U.S. Casinos Concerned About iLottery Games That Look Like Online Slots

September 27, 2022
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State lotteries and U.S. casinos appear to be on a collision course over online lottery games that commercial operators claim are too similar to online slot machines that should be within their domain.

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State lotteries and U.S. casinos appear to be on a collision course over online lottery games that commercial operators claim are too similar to online slot machines that should be within their domain.

A coalition of Pennsylvania casino operators has already taken legal action against the Pennsylvania Lottery’s iLottery games which it claims simulate casino games in violation of a 2017 state law, noted Eric Hausler, CEO of Parx Casino owner Greenwood Racing.

“For sure, some of the lottery games look very much like an online slot machine,” Hausler said.

States are constantly looking to raise more revenue from their lotteries and other forms of gaming, Hausler said during a September 22 panel discussion on the state of the gaming industry in the northeast region at the 25th annual East Coast Gaming Congress in Atlantic City.

“Unfortunately for us, that means you have to be very nimble about how you operate,” Hausler said.

Rob Norton, president of Cordish Gaming Group, recalled a conversation with John Martin, director of the Maryland Lottery and Gaming Control Agency, about online lottery games.

“Obviously they are just like any other business, they are looking for ways to grow their revenue stream,” said Norton, whose company operates Live! Casino near Baltimore.

“It can be done in a way that is beneficial to both sides if it is thought through really well and understood were the dividing line is,” Norton said of online lottery games.

“Because if you make everything look like a slot machine it is going to create problems down the road. There are ways an online lottery can be valuable and add value to the state without infringing upon casinos.”

The Pennsylvania Lottery began offering iLottery games in 2018.

Last May, a Pennsylvania judge dismissed the lawsuit filed by Greenwood, Penn Entertainment, Caesars and the owners of four other casinos, claiming the Pennsylvania Lottery uses games that are similar to slot machines.

The 2017 law authorized the lottery to offer electronic instant games online but prohibited it from offering games that simulate casino-style games.

Penn Entertainment CEO Jay Snowden expressed frustration with the Pennsylvania Lottery during a separate panel discussion on Thursday (September 22) that featured executives from Caesars, Mohegan Gaming & Entertainment, Entain and Genting Americas.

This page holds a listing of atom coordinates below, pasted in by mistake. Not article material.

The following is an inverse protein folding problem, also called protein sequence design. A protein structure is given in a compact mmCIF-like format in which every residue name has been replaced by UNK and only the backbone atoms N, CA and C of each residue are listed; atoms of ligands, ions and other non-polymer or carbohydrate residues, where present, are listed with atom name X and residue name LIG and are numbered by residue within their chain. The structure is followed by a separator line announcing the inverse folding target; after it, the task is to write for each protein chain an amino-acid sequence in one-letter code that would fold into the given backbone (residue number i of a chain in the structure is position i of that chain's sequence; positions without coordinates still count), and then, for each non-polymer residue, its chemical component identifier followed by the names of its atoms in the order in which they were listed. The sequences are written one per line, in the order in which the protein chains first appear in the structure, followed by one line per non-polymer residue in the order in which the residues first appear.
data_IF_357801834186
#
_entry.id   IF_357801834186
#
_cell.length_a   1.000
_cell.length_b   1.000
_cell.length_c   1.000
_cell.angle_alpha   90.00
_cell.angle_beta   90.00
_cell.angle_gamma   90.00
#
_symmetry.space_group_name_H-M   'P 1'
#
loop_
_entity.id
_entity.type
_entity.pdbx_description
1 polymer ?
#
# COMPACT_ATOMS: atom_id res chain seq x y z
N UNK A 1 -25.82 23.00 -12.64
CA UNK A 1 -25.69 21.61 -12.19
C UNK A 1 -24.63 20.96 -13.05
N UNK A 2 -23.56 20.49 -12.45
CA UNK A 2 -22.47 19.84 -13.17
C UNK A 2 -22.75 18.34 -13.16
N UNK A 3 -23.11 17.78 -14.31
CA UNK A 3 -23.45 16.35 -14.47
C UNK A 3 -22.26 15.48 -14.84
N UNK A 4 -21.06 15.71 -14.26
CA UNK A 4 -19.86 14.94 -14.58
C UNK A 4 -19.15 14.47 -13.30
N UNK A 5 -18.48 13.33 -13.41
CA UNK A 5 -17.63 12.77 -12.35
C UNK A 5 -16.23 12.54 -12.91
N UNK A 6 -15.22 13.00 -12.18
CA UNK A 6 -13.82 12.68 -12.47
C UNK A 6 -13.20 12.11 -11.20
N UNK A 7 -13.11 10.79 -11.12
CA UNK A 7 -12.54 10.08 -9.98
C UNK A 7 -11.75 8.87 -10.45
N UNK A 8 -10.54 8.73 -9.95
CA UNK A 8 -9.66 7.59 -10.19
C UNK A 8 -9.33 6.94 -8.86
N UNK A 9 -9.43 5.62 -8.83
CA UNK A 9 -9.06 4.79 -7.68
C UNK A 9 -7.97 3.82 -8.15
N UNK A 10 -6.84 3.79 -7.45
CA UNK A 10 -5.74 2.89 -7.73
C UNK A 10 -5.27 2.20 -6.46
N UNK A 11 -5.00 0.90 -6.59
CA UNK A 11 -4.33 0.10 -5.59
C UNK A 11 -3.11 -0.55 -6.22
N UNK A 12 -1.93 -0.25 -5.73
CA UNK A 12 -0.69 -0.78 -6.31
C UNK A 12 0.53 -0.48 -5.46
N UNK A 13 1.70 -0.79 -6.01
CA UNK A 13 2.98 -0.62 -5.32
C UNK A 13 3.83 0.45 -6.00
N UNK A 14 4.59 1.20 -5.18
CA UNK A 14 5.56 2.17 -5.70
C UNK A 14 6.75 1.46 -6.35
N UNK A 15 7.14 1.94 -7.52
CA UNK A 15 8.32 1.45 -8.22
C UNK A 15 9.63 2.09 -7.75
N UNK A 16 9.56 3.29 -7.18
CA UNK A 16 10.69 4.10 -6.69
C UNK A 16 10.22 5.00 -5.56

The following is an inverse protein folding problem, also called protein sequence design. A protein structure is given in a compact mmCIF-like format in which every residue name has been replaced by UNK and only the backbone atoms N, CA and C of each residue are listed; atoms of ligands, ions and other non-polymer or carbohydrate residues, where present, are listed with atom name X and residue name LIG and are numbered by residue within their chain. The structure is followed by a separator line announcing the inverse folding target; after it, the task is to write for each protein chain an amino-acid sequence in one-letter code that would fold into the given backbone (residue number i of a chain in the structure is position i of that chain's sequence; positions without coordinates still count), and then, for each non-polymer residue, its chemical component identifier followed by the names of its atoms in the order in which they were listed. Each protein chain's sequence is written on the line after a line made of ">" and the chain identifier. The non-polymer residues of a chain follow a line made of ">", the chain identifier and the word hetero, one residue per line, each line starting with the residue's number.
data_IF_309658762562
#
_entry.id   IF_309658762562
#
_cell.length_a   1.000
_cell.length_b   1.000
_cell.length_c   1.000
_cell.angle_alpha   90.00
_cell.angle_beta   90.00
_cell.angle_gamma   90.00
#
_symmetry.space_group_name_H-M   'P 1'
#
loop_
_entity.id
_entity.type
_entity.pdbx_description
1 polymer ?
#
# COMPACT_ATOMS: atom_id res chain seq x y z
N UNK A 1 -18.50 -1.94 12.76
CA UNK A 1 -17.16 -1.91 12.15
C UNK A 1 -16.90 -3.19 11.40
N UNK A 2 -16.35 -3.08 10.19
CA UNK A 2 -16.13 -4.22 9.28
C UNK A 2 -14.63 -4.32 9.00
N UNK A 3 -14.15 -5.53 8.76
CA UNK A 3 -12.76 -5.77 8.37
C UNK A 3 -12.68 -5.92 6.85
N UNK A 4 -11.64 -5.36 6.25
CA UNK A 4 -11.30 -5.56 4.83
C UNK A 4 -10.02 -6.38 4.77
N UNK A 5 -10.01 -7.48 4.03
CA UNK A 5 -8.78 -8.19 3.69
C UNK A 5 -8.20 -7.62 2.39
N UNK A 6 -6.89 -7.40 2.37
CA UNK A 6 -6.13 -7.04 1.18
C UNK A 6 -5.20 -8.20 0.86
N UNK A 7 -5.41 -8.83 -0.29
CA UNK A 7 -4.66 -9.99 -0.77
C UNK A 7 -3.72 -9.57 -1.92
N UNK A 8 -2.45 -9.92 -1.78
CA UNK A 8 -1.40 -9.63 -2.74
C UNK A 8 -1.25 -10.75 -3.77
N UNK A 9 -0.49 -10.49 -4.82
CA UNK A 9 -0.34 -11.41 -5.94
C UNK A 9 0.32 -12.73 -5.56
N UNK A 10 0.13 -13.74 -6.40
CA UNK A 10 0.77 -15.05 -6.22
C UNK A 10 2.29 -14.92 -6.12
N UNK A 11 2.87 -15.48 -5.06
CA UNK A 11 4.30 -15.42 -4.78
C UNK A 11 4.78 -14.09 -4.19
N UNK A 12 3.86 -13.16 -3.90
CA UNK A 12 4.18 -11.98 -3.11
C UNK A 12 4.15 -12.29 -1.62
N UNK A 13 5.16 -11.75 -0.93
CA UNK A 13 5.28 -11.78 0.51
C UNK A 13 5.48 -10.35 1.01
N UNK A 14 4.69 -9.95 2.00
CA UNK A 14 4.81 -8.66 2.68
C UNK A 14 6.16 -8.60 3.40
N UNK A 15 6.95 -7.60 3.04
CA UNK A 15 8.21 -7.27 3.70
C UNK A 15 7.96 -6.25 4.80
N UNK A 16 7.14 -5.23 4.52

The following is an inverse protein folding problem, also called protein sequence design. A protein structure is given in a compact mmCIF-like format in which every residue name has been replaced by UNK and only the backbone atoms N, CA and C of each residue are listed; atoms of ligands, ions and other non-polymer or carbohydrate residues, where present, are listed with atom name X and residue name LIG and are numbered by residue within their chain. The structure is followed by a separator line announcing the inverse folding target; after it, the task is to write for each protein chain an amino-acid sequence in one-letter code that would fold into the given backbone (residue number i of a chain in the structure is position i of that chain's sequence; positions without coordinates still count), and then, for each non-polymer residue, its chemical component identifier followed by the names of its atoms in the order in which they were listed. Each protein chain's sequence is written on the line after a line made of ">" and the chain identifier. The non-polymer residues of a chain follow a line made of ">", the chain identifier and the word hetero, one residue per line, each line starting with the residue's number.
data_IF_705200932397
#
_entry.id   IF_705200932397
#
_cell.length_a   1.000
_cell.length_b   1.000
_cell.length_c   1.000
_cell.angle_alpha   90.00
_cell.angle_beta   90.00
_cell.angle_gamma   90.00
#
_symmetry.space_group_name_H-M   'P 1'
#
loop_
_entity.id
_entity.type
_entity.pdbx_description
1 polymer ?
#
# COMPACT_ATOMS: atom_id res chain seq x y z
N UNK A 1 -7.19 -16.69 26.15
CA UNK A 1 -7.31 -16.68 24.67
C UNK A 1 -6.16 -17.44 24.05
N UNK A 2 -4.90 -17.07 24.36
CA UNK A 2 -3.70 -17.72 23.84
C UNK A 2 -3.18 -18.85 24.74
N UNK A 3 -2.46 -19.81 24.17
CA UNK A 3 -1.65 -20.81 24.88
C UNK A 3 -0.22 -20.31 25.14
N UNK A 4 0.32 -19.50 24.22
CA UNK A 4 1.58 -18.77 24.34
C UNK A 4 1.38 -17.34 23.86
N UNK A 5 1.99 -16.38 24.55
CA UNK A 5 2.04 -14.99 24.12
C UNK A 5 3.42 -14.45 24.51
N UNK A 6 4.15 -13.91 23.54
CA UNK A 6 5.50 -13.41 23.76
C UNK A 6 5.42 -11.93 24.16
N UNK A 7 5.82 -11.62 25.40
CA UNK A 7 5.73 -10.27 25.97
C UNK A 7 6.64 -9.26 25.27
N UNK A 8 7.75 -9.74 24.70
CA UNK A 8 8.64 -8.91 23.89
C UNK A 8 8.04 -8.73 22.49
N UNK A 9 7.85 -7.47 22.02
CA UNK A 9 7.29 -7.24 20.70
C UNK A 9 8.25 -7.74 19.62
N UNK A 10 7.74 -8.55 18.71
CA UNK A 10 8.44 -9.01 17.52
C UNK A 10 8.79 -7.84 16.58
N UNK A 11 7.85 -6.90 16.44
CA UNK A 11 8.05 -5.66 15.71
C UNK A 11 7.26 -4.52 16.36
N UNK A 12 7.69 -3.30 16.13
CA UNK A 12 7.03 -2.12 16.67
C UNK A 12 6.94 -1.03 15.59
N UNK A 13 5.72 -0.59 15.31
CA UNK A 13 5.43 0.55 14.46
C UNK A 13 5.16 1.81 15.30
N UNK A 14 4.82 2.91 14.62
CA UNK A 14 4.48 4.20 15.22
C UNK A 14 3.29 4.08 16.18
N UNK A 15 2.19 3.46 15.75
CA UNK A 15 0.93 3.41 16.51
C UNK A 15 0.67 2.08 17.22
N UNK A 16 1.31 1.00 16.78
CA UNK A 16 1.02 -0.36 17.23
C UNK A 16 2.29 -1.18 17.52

Snowden said Pennsylvania casino operators are simply asking for the lottery to “follow the letter of the law and exclude [online] games that simulate casino-style games.”

Neither Snowden nor Hausler discussed the state of any appeal of Commonwealth Court Judge Renee Cohn Jubelirer’s dismissal of their case.

During a separate East Coast Gaming Congress session, panelists discussing the future of state lotteries agreed there was no evidence so far that online lotteries were negatively affecting internet casino gaming.

Richard Weil, a seasoned lottery executive and consultant, said that in Pennsylvania and Michigan, where both iLottery and internet gaming are legal, the casinos have been able to grow their business both land-based and online.

“So clearly the lottery in a couple of states that are online has had very little impact on casinos,” he said.

Drew Svitko, executive director of the Pennsylvania Lottery, did not comment on whether internet lottery games were a threat to casino gaming.

“It’s a complicated question,” said Scott Bowen, government affairs specialist with NeoPollard Interactive and former commissioner with the Michigan Lottery. “Lotteries are not going away. They are going to offer all of their products online.”

Bowen reminded attendees that lotteries are responsible for generating as much money as they can for the “good causes” they support, from elder care to college scholarships.

“I don’t know if it is a zero sum game, when we are both going after the same entertainment dollar,” he said. “I don’t think that is true. The entertainment dollar is expansive, and we’ve seen that in lotteries for sure, that it is a growing business.”

Still, Bowen admitted he understood the gaming industry’s concern and “it’s not unfounded.”

“We are kind of in the same land fighting for the same person who wants instant gratification,” Bowen said. “But I don’t think it is anyone’s particular business. It’s not just casino business; it’s not just lottery’s business.”

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